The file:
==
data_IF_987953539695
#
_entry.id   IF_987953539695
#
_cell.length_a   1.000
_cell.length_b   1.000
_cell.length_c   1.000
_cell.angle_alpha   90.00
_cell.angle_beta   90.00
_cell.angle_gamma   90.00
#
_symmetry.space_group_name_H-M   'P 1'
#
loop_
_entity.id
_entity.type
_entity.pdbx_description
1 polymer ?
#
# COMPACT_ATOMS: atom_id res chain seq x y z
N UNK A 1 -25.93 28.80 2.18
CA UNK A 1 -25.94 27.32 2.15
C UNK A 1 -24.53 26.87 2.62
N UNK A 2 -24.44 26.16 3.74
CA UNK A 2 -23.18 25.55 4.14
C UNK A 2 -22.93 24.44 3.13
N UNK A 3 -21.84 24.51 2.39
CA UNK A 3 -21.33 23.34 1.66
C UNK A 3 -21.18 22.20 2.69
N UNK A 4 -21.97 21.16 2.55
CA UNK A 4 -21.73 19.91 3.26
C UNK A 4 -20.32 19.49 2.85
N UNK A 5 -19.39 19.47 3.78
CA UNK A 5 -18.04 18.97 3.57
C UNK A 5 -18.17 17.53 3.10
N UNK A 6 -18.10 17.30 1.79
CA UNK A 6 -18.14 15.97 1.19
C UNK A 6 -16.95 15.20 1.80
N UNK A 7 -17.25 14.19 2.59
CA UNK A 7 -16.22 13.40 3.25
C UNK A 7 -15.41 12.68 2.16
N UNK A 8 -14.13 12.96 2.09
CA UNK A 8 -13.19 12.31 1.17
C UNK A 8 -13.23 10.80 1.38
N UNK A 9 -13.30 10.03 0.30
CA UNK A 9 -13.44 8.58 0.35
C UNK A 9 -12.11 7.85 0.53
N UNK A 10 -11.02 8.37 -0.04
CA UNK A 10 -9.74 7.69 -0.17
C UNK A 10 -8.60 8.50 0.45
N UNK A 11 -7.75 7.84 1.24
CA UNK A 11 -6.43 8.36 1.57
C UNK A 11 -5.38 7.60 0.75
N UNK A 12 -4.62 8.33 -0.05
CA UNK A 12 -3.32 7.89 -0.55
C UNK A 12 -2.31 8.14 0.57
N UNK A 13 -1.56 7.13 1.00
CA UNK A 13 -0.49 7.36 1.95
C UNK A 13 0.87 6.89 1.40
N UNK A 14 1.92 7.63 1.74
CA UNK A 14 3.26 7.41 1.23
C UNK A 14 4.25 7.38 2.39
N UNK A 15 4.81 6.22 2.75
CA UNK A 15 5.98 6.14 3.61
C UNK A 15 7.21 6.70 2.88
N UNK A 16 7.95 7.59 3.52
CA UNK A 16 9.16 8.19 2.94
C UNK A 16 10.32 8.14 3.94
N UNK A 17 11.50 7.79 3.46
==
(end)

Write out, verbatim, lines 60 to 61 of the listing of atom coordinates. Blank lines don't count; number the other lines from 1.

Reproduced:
N UNK A 14 1.92 7.63 1.74
CA UNK A 14 3.26 7.41 1.23